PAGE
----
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What Explains Differences in Smoking, Drinking, and Other Health Related Behaviors

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  • Glaeser, Edward
  • Cutler, David

Abstract

We explore economic model of health behaviors. While the standard economic model of health as an investment is generally supported empirically, the ability of this model to explain heterogeneity across individuals is extremely limited. Most prominently, the correlation of different health behaviors across people is virtually zero, suggest that standard factors such as variation in discount rates or the value of life are not the drivers of behavior. We focus instead on two other factors: genetics; and behavioral-specific situational factors. The first factor is empirically important, and we suspect the second is as well.

Suggested Citation

  • Glaeser, Edward & Cutler, David, 2005. "What Explains Differences in Smoking, Drinking, and Other Health Related Behaviors," Scholarly Articles 2664274, Harvard University Department of Economics.
  • Handle: RePEc:hrv:faseco:2664274
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    1. Daron Acemoglu & David Cutler & Amy Finkelstein & Joshua Linn, 2006. "Did Medicare Induce Pharmaceutical Innovation?," American Economic Review, American Economic Association, pages 103-107.
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    4. Joseph P. Newhouse, 2004. "Pricing the Priceless: A Health Care Conundrum," MIT Press Books, The MIT Press, edition 1, volume 1, number 0262640589, January.
    5. Daron Acemoglu & Joshua Linn, 2004. "Market Size in Innovation: Theory and Evidence from the Pharmaceutical Industry," The Quarterly Journal of Economics, Oxford University Press, vol. 119(3), pages 1049-1090.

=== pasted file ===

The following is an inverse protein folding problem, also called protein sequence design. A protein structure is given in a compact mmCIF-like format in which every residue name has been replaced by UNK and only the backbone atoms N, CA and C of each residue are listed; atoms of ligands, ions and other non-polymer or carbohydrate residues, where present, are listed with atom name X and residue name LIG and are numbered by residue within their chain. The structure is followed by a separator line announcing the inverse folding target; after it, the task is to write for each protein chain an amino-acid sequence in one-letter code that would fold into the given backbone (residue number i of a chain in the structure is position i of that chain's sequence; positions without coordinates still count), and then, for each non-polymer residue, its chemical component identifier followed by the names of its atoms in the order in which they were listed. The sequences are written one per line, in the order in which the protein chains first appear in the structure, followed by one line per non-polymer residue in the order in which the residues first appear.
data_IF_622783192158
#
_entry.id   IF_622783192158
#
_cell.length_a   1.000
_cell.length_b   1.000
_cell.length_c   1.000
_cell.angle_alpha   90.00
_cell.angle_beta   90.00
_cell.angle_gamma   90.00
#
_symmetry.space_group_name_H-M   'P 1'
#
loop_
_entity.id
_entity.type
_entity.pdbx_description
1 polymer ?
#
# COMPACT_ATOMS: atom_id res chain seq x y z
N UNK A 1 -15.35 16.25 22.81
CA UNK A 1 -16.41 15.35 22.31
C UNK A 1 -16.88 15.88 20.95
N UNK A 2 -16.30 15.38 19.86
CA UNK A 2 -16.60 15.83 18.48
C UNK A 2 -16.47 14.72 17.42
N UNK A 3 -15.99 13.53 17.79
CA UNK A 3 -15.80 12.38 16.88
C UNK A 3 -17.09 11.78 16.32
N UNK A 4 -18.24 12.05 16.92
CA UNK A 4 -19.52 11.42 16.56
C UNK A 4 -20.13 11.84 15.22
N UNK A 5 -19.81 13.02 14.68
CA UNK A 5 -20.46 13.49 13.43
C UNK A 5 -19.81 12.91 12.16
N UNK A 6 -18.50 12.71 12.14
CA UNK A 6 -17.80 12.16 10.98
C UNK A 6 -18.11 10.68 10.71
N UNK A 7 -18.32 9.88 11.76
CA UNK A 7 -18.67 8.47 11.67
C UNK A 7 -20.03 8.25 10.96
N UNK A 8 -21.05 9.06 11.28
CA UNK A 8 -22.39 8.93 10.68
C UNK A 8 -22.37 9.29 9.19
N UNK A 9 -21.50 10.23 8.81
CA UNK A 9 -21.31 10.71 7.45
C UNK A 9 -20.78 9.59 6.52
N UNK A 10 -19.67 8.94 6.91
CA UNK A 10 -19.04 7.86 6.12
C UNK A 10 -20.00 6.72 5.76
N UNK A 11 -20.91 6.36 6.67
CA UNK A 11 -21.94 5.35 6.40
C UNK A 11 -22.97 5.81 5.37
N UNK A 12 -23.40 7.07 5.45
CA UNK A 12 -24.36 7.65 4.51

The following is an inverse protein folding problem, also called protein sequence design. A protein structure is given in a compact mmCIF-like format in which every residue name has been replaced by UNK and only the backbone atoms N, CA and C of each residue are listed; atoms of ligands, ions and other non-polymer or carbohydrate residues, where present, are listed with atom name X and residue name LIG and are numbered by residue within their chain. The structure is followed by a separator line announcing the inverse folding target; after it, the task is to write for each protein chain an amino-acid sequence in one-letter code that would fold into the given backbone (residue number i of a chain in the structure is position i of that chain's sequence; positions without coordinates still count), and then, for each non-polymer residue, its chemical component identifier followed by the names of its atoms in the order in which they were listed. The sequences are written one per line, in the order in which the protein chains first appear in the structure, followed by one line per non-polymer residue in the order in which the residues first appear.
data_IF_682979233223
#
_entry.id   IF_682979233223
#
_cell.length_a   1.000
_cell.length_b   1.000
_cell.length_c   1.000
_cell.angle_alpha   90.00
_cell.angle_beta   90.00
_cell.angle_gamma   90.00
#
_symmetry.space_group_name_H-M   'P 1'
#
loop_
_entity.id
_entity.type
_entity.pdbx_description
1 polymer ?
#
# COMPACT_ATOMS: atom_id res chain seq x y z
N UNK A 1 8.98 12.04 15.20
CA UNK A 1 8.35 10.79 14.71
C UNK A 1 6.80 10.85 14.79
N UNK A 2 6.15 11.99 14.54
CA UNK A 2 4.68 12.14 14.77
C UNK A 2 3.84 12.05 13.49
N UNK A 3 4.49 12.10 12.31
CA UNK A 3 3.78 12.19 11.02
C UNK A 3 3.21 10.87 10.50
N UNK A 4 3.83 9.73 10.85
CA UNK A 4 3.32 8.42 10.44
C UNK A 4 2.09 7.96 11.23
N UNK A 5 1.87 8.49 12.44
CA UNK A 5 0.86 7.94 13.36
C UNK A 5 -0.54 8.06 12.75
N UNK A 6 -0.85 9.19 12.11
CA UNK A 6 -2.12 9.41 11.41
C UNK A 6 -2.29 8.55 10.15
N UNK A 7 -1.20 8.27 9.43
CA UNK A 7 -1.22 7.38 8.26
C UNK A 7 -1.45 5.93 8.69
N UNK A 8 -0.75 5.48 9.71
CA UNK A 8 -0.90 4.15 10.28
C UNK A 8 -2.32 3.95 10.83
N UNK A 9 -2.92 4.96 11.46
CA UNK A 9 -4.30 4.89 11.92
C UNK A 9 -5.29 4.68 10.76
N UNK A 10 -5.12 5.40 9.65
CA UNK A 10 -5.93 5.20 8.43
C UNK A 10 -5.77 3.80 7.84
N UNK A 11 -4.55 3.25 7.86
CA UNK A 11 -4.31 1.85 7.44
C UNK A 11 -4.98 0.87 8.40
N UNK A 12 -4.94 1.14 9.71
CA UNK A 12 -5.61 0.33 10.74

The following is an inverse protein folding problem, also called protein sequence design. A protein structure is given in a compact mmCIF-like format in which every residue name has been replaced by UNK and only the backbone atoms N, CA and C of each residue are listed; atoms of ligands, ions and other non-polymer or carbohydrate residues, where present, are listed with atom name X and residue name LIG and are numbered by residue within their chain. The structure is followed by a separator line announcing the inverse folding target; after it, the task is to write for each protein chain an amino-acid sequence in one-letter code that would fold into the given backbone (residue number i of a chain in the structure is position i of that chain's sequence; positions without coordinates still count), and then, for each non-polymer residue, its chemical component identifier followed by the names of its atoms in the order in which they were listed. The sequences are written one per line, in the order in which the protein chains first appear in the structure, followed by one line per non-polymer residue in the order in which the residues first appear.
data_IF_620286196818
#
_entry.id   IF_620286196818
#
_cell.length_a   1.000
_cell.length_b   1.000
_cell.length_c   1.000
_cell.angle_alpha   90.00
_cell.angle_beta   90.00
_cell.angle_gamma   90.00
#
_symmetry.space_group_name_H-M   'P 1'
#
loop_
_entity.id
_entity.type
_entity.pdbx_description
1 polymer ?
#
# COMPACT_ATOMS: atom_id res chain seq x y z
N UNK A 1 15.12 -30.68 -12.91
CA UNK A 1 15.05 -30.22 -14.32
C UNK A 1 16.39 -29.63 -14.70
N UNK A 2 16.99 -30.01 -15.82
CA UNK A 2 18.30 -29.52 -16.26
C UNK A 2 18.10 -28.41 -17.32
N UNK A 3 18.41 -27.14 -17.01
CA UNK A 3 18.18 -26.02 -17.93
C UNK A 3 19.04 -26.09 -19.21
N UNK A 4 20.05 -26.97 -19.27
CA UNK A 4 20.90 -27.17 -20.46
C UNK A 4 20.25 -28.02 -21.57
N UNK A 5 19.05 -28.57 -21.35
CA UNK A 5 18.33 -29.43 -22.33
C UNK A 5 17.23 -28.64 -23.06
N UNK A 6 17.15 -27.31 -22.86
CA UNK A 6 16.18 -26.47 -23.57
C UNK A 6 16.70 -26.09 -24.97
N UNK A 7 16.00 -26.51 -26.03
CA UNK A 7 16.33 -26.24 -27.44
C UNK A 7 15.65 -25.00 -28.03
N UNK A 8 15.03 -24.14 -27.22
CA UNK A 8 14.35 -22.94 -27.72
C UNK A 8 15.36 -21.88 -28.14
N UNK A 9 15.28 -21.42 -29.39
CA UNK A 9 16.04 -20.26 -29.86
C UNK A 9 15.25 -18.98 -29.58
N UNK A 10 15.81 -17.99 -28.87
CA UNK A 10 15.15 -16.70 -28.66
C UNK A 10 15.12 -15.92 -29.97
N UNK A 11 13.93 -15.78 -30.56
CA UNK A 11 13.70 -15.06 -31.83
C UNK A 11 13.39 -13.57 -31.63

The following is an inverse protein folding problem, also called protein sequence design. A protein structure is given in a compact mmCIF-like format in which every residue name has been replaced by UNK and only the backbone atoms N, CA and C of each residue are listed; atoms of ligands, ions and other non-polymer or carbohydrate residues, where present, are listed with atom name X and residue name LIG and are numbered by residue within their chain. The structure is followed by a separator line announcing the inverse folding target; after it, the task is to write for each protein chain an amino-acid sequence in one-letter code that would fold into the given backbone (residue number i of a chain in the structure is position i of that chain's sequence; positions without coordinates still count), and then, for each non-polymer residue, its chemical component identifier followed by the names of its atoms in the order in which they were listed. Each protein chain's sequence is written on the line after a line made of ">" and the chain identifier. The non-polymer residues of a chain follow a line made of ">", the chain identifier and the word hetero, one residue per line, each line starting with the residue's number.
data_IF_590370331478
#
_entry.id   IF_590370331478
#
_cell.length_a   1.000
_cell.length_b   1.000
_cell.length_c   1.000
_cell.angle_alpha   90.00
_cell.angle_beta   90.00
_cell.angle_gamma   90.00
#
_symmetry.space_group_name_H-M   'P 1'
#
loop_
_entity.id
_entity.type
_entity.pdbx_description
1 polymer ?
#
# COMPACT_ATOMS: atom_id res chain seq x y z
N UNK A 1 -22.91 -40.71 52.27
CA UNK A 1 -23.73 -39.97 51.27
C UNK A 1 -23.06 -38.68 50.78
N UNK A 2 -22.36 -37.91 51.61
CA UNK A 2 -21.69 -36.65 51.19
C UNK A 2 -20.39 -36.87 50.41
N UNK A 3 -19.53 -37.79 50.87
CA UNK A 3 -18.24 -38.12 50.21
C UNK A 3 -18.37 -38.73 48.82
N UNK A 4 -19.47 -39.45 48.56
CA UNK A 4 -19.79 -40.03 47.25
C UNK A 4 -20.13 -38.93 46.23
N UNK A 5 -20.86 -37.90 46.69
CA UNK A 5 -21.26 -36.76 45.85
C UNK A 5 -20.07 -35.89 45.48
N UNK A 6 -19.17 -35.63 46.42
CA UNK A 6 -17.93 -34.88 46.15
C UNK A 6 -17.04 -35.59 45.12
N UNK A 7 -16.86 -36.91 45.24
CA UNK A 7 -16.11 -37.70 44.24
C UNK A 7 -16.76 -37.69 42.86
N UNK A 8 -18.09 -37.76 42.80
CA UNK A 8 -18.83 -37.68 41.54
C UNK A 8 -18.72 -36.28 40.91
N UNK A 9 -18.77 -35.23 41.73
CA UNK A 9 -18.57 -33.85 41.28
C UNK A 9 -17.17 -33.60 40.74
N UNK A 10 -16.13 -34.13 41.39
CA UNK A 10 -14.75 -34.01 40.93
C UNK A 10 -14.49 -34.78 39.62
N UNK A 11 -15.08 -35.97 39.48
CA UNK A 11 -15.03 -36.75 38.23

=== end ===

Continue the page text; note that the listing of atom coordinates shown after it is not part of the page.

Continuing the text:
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    7. DiMasi, Joseph A. & Hansen, Ronald W. & Grabowski, Henry G. & Lasagna, Louis, 1991. "Cost of innovation in the pharmaceutical industry," Journal of Health Economics, Elsevier, vol. 10(2), pages 107-142, July.
    8. Amy Finkelstein, 2005. "The Aggregate Effects of Health Insurance: Evidence from the Introduction of Medicare," NBER Working Papers 11619, National Bureau of Economic Research, Inc.
    9. Amy Finkelstein, 2004. "Static and Dynamic Effects of Health Policy: Evidence from the Vaccine Industry," The Quarterly Journal of Economics, Oxford University Press, vol. 119(2), pages 527-564.
    10. Hausman, Jerry & Hall, Bronwyn H & Griliches, Zvi, 1984. "Econometric Models for Count Data with an Application to the Patents-R&D Relationship," Econometrica, Econometric Society, vol. 52(4), pages 909-938, July.
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